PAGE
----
How lockdown led to affiliates revenue and audiences usually only seen during Black Friday and Christmas thanks to UK shopping habits changing

Online shopping became the norm for many during lockdown as consumers embraced delivery methods

When Boris Johnson announced UK lockdown on 23 March the financial strains on the journalism industry were stark, writes Reach’s head of affiliates (regionals) Stephen Hurrell.

Newsbrands were expecting to lose up to £50m in revenue as advertisers blocked spend on coronavirus content, according to the Back Don’t Block campaign.

Shortly after lockdown national and regional publishers including News UK, The Guardian, Reach Plc and JPI Media issued a statement asking for support from marketers.

It said: “All we ask is that when you launch your next campaign you check you’re not unknowingly blocking trusted newsbrands from your plans.

“Readers are relying on us right now, and we are relying on advertising to help ensure the public receive information and advice from the very best sources.”

The irony for many on the commercial side of newsroom operations was that the public’s interest in spending online was hitting levels usually reserved for Black Friday and pre-Christmas shopping.

As more people spent time at home consumer journalism was on the rise. Supermarket delivery slots were selling out in seconds — thanks to a very public endorsement from the PM in one of his nationwide TV addresses — and readers were desperate for information on how to order online, the social distancing regulations of those stores that remained open, and stock levels of essentials.

Read more: Facebook prepares to pay for news in the UK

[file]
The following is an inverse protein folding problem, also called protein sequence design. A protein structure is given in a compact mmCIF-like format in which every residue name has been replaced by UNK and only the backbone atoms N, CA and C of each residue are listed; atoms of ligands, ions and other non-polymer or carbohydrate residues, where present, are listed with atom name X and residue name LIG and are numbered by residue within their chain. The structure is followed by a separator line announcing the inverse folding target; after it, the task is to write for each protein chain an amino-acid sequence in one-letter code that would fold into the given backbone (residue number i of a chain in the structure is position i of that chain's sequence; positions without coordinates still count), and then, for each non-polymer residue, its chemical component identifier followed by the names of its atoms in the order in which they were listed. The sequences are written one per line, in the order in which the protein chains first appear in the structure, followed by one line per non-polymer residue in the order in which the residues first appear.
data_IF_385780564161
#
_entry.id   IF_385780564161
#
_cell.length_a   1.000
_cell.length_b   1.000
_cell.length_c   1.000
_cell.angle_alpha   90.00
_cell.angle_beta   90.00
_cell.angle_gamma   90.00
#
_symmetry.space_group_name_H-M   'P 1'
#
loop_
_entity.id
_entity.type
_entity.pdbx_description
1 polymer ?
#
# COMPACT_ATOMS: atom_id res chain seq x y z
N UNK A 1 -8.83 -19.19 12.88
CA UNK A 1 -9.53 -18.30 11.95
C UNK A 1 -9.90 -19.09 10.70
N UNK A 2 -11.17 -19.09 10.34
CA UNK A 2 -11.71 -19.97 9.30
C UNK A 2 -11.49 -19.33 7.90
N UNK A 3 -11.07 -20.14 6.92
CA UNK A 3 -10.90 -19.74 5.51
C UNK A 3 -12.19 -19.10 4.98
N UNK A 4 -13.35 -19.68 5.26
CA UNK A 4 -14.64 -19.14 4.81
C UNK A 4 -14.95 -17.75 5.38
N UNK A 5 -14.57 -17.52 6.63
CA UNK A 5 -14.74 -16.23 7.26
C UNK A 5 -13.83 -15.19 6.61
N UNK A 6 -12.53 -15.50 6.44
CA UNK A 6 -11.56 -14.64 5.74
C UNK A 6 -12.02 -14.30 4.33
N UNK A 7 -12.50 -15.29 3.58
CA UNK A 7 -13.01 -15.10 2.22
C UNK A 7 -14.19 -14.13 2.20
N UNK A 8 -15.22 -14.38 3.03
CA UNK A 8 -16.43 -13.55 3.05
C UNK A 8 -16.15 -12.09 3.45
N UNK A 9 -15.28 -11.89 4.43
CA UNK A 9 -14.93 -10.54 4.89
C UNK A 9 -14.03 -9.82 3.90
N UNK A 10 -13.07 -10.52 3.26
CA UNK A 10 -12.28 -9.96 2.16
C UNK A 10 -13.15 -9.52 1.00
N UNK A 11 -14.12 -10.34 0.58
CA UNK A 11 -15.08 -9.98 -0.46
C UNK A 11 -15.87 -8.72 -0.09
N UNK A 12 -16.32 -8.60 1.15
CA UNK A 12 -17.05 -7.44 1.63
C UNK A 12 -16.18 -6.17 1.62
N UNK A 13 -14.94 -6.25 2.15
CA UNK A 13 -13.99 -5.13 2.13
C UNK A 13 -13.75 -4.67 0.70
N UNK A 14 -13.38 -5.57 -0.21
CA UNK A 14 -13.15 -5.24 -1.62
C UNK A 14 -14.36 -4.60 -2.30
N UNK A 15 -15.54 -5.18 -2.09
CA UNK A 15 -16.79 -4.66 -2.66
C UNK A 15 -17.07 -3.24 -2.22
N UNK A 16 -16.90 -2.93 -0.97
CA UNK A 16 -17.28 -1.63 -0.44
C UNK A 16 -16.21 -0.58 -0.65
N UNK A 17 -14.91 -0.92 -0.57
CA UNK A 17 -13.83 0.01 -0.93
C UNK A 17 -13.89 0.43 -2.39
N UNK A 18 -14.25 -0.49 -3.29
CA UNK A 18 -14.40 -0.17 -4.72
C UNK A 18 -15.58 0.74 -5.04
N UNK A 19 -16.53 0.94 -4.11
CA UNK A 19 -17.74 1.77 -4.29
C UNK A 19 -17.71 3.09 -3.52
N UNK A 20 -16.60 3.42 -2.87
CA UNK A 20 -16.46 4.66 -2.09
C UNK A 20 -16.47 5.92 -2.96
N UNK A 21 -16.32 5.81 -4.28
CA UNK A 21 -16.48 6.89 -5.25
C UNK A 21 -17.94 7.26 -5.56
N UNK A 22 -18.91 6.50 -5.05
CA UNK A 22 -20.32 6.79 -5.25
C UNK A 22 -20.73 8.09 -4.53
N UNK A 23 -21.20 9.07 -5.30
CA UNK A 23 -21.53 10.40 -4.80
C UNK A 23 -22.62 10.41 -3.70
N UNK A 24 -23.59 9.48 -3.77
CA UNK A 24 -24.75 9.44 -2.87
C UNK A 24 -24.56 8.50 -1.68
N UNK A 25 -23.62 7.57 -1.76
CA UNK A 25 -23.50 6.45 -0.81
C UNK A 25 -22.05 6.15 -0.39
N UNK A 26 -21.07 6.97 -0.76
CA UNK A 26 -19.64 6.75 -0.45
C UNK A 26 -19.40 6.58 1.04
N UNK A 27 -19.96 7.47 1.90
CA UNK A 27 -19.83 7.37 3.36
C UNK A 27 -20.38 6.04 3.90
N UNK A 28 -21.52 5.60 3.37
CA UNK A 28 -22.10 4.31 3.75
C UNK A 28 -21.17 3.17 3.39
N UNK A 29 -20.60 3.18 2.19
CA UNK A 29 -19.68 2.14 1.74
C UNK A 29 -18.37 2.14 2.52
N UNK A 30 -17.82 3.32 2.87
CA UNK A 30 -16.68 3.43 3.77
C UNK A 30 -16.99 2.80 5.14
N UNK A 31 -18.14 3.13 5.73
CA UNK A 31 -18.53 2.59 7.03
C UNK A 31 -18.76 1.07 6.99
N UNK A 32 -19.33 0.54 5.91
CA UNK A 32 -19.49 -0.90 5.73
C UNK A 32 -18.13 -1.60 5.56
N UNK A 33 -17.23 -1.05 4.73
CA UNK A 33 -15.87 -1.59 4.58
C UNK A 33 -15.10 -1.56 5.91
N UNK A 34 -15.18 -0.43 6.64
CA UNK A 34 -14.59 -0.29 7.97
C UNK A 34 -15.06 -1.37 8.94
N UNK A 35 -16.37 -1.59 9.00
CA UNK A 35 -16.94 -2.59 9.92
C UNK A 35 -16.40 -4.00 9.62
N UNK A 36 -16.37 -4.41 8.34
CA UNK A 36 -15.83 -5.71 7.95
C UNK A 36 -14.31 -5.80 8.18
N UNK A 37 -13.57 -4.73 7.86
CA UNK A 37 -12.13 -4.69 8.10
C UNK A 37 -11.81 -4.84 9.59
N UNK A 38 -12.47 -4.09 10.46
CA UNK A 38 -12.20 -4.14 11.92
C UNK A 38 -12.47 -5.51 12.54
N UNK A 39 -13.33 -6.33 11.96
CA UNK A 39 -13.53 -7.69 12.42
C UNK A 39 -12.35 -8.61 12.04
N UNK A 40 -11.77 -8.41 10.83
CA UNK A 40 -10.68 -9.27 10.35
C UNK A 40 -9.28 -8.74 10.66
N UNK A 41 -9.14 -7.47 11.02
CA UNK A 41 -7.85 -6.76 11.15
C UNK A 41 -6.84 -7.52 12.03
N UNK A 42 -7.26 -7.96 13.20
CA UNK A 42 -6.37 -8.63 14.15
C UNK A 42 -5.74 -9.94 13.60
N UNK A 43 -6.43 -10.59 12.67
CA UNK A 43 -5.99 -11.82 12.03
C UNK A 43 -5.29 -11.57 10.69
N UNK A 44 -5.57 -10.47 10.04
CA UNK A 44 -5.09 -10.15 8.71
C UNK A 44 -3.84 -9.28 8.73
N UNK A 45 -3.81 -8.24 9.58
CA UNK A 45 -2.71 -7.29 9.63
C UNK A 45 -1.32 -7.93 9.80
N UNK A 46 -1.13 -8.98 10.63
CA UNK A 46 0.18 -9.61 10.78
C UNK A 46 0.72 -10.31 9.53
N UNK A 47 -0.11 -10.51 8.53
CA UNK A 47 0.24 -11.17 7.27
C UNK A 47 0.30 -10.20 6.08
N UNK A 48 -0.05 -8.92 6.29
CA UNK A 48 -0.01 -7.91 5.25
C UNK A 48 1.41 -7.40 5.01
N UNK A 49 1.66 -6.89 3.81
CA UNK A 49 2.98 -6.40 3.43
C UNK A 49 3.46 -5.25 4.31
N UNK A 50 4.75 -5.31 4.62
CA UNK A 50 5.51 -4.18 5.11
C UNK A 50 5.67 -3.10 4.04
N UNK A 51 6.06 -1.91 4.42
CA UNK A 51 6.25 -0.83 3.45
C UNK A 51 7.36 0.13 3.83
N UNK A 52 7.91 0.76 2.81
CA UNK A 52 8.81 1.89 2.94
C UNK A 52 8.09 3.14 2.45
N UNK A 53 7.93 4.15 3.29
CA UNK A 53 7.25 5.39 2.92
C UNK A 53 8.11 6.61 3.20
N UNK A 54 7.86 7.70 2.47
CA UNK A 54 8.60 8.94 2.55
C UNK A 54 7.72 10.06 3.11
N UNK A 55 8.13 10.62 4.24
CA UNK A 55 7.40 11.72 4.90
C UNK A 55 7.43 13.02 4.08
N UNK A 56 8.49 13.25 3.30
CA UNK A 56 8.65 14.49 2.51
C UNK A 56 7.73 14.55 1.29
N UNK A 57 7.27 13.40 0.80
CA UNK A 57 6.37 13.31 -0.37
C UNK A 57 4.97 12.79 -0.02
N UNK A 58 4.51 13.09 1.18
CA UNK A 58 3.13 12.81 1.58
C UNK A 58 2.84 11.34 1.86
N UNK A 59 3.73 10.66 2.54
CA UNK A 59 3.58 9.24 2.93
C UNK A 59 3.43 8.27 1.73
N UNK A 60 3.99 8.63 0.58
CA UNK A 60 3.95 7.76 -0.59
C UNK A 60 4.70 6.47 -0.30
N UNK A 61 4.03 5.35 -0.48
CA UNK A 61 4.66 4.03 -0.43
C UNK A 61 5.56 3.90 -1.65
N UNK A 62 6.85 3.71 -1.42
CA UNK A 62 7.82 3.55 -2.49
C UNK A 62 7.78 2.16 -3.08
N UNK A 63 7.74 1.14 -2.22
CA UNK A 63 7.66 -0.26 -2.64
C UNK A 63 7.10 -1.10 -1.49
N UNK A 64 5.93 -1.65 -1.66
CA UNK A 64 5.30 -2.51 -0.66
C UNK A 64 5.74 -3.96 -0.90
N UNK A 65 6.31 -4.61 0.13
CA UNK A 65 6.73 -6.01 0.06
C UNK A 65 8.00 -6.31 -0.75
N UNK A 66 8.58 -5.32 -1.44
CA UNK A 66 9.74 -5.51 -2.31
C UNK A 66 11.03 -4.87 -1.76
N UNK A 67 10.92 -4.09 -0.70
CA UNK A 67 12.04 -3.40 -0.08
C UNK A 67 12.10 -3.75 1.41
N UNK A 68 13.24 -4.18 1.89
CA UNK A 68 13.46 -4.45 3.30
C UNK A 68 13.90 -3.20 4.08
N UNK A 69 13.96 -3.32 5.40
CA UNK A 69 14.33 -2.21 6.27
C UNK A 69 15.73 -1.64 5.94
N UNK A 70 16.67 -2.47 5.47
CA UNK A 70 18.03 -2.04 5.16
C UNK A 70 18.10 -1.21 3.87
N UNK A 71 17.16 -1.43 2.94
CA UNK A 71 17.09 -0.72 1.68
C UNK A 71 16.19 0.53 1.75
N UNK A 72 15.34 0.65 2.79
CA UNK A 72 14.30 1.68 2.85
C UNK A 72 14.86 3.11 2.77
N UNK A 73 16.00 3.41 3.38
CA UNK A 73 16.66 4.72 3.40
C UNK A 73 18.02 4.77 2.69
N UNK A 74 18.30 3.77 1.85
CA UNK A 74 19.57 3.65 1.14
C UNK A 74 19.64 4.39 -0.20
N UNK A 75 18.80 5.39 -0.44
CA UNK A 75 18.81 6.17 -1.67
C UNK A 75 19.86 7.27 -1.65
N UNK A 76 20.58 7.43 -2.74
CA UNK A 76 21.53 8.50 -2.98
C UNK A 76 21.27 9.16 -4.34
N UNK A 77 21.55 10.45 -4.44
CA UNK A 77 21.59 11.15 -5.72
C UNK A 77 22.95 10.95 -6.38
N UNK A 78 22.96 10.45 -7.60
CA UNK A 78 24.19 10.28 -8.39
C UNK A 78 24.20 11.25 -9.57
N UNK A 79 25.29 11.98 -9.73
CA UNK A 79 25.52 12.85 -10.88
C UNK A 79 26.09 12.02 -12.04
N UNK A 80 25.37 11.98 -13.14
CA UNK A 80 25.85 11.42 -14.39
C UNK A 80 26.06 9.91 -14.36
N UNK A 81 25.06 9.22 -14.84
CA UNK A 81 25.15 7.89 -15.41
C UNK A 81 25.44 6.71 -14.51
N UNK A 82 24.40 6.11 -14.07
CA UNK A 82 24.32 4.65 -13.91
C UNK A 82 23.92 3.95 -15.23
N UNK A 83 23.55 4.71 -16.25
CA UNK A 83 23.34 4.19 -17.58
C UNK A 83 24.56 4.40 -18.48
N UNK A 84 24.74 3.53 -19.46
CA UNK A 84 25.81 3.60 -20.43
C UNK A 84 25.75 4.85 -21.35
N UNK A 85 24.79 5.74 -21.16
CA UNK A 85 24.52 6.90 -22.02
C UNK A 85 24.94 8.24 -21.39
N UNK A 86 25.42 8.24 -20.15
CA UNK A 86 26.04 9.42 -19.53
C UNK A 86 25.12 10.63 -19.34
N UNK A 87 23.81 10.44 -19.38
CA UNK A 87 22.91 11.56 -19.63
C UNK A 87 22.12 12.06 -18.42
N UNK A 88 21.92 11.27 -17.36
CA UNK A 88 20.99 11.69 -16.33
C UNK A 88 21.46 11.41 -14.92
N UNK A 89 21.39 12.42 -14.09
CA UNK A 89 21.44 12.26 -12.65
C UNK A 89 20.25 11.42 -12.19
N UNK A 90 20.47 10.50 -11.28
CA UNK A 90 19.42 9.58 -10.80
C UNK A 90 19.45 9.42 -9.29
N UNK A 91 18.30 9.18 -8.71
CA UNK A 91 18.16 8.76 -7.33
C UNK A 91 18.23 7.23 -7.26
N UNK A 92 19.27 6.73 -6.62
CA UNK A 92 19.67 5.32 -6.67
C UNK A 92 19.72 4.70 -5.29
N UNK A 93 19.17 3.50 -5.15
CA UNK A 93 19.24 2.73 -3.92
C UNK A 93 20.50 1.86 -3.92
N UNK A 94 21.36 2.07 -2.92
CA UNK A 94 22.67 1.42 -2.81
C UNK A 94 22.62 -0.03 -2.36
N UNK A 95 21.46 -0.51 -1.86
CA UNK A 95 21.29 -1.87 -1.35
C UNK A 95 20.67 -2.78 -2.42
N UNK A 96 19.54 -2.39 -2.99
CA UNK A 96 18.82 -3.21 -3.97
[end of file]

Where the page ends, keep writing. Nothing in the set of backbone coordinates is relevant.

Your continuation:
Our regional network of sites rose to the challenge. From takeaways to queues at DIY stores, our sites kept readers informed of all the latest news, updates and regulations — with clearly sign-posted labelling of any content which contained affiliate links in line with the Advertising Standards Agency guidelines.

A major UK supermarket chain saw over £100,000 of sales from readers who had read regional news articles. Another saw 156,000 clicks on its website directly from coverage from Reach titles as readers turned to us for important news and updates in such unusual circumstances.

While mainly traditional advertising campaigns were paused, affiliate revenue on Reach’s regional titles from consumer content in April was at its highest since the peak shopping month of November — helping to ensure local journalism at some of the UK’s largest and most-trusted regional brands can be maintained.

The figures suggest backing local titles for marketing campaigns would have seen an astronomical return on spend when it came to consumer issues. More importantly, socially responsible coverage meant that brands that did back local journalism had aligned themselves with brands that had a trusted, engaged audience.

For three months regional and national newsrooms helped the nation stay fed, healthy and entertained.

Read more: Yorkshire Post editor urges readers to donate £5 if they want to keep ‘proper journalism’

We asked the marketing industry to Back Don’t Block when coronovirus lockdown began. It was not a call for charity from retailers to support local journalism. It was a call for a mutually beneficial arrangement that supported the amazing coverage of our journalists, helped brands reach the people they needed and as consumer issues rose to the top of the national consciousness, it informed and supported our readers in a time of crisis.

The last few months have shown that local journalism is more resolute than ever. Advertisers and brand affiliate partners now know they can trust journalists to find new audiences under challenging conditions.

While our newsrooms continue to provide an essential service to an audience of engaged readers, we have also shown that local journalism is the best place to drive revenue for brands in the midst of a crisis.

Read more: 100 newsrooms to get Google funding to keep going during the coronavirus pandemic



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